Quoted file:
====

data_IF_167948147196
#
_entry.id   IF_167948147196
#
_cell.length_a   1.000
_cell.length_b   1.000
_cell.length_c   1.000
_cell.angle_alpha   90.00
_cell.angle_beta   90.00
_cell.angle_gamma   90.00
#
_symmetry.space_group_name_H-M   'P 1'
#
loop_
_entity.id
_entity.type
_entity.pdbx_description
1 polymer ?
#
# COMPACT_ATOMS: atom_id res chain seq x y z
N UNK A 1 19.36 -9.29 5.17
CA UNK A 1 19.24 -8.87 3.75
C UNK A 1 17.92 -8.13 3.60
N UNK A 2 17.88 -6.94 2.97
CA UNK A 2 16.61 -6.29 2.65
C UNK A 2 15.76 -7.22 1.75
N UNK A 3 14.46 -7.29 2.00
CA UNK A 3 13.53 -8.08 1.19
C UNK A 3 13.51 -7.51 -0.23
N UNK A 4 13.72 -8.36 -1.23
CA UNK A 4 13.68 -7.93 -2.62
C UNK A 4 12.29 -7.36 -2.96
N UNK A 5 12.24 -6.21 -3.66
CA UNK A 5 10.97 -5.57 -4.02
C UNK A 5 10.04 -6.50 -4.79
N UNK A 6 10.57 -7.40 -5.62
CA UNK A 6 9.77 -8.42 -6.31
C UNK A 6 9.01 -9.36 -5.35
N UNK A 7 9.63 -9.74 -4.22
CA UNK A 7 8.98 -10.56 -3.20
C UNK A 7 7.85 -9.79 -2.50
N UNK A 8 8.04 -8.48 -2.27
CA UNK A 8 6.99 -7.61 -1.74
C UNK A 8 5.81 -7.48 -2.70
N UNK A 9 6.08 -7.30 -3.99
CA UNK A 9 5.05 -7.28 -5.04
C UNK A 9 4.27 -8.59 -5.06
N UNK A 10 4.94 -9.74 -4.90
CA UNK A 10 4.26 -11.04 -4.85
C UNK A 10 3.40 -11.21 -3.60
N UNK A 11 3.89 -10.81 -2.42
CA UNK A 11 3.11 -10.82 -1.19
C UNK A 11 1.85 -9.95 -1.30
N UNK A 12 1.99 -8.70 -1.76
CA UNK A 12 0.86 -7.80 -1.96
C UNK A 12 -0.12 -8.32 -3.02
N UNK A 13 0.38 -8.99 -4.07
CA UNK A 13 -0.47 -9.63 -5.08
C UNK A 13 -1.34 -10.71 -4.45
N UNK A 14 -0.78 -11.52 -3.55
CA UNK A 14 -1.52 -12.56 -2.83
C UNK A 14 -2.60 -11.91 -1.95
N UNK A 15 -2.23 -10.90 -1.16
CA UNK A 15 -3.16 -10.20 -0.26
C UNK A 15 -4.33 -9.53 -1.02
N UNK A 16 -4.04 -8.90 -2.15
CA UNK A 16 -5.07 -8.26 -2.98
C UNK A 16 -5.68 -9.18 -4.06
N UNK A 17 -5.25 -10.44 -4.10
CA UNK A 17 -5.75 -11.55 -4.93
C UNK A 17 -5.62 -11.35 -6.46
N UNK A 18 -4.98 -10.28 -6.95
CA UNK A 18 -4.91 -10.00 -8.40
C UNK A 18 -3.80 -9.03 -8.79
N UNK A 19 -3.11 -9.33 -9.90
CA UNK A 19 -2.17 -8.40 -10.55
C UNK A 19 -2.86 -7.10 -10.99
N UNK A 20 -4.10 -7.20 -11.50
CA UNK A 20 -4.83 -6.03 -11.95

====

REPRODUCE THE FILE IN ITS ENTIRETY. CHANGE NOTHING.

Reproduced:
data_IF_167948147196
#
_entry.id   IF_167948147196
#
_cell.length_a   1.000
_cell.length_b   1.000
_cell.length_c   1.000
_cell.angle_alpha   90.00
_cell.angle_beta   90.00
_cell.angle_gamma   90.00
#
_symmetry.space_group_name_H-M   'P 1'
#
loop_
_entity.id
_entity.type
_entity.pdbx_description
1 polymer ?
#
# COMPACT_ATOMS: atom_id res chain seq x y z
N UNK A 1 19.36 -9.29 5.17
CA UNK A 1 19.24 -8.87 3.75
C UNK A 1 17.92 -8.13 3.60
N UNK A 2 17.88 -6.94 2.97
CA UNK A 2 16.61 -6.29 2.65
C UNK A 2 15.76 -7.22 1.75
N UNK A 3 14.46 -7.29 2.00
CA UNK A 3 13.53 -8.08 1.19
C UNK A 3 13.51 -7.51 -0.23
N UNK A 4 13.72 -8.36 -1.23
CA UNK A 4 13.68 -7.93 -2.62
C UNK A 4 12.29 -7.36 -2.96
N UNK A 5 12.24 -6.21 -3.66
CA UNK A 5 10.97 -5.57 -4.02
C UNK A 5 10.04 -6.50 -4.79
N UNK A 6 10.57 -7.40 -5.62
CA UNK A 6 9.77 -8.42 -6.31
C UNK A 6 9.01 -9.36 -5.35
N UNK A 7 9.63 -9.74 -4.22
CA UNK A 7 8.98 -10.56 -3.20
C UNK A 7 7.85 -9.79 -2.50
N UNK A 8 8.04 -8.48 -2.27
CA UNK A 8 6.99 -7.61 -1.74
C UNK A 8 5.81 -7.48 -2.70
N UNK A 9 6.08 -7.30 -3.99
CA UNK A 9 5.05 -7.28 -5.04
C UNK A 9 4.27 -8.59 -5.06
N UNK A 10 4.94 -9.74 -4.90
CA UNK A 10 4.26 -11.04 -4.85
C UNK A 10 3.40 -11.21 -3.60
N UNK A 11 3.89 -10.81 -2.42
CA UNK A 11 3.11 -10.82 -1.19
C UNK A 11 1.85 -9.95 -1.30
N UNK A 12 1.99 -8.70 -1.76
CA UNK A 12 0.86 -7.80 -1.96
C UNK A 12 -0.12 -8.32 -3.02
N UNK A 13 0.38 -8.99 -4.07
CA UNK A 13 -0.47 -9.63 -5.08
C UNK A 13 -1.34 -10.71 -4.45
N UNK A 14 -0.78 -11.52 -3.55
CA UNK A 14 -1.52 -12.56 -2.83
C UNK A 14 -2.60 -11.91 -1.95
N UNK A 15 -2.23 -10.90 -1.16
CA UNK A 15 -3.16 -10.20 -0.26
C UNK A 15 -4.33 -9.53 -1.02
N UNK A 16 -4.04 -8.90 -2.15
CA UNK A 16 -5.07 -8.26 -2.98
C UNK A 16 -5.68 -9.18 -4.06
N UNK A 17 -5.25 -10.44 -4.10
CA UNK A 17 -5.75 -11.55 -4.93
C UNK A 17 -5.62 -11.35 -6.46
N UNK A 18 -4.98 -10.28 -6.95
CA UNK A 18 -4.91 -10.00 -8.40
C UNK A 18 -3.80 -9.03 -8.79
N UNK A 19 -3.11 -9.33 -9.90
CA UNK A 19 -2.17 -8.40 -10.55
C UNK A 19 -2.86 -7.10 -10.99
N UNK A 20 -4.10 -7.20 -11.50
CA UNK A 20 -4.83 -6.03 -11.95